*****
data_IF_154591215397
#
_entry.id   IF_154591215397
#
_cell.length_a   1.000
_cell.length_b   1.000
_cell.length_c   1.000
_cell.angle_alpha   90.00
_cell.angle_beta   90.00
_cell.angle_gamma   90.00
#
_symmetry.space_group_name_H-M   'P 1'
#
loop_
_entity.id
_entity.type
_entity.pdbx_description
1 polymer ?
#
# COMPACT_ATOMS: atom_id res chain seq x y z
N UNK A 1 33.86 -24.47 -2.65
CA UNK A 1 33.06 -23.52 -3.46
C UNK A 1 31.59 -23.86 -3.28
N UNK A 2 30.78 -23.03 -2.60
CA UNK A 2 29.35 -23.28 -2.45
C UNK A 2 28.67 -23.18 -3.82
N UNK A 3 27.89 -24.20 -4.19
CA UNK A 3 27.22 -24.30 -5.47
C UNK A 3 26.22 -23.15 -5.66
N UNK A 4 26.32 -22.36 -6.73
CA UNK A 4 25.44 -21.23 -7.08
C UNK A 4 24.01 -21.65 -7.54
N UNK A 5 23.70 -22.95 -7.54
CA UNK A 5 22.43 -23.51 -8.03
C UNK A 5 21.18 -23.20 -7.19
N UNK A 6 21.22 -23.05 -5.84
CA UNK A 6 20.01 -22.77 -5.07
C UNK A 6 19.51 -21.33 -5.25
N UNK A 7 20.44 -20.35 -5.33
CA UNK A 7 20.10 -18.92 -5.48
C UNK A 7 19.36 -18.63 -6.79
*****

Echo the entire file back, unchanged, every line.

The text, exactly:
data_IF_154591215397
#
_entry.id   IF_154591215397
#
_cell.length_a   1.000
_cell.length_b   1.000
_cell.length_c   1.000
_cell.angle_alpha   90.00
_cell.angle_beta   90.00
_cell.angle_gamma   90.00
#
_symmetry.space_group_name_H-M   'P 1'
#
loop_
_entity.id
_entity.type
_entity.pdbx_description
1 polymer ?
#
# COMPACT_ATOMS: atom_id res chain seq x y z
N UNK A 1 33.86 -24.47 -2.65
CA UNK A 1 33.06 -23.52 -3.46
C UNK A 1 31.59 -23.86 -3.28
N UNK A 2 30.78 -23.03 -2.60
CA UNK A 2 29.35 -23.28 -2.45
C UNK A 2 28.67 -23.18 -3.82
N UNK A 3 27.89 -24.20 -4.19
CA UNK A 3 27.22 -24.30 -5.47
C UNK A 3 26.22 -23.15 -5.66
N UNK A 4 26.32 -22.36 -6.73
CA UNK A 4 25.44 -21.23 -7.08
C UNK A 4 24.01 -21.65 -7.54
N UNK A 5 23.70 -22.95 -7.54
CA UNK A 5 22.43 -23.51 -8.03
C UNK A 5 21.18 -23.20 -7.19
N UNK A 6 21.22 -23.05 -5.84
CA UNK A 6 20.01 -22.77 -5.07
C UNK A 6 19.51 -21.33 -5.25
N UNK A 7 20.44 -20.35 -5.33
CA UNK A 7 20.10 -18.92 -5.48
C UNK A 7 19.36 -18.63 -6.79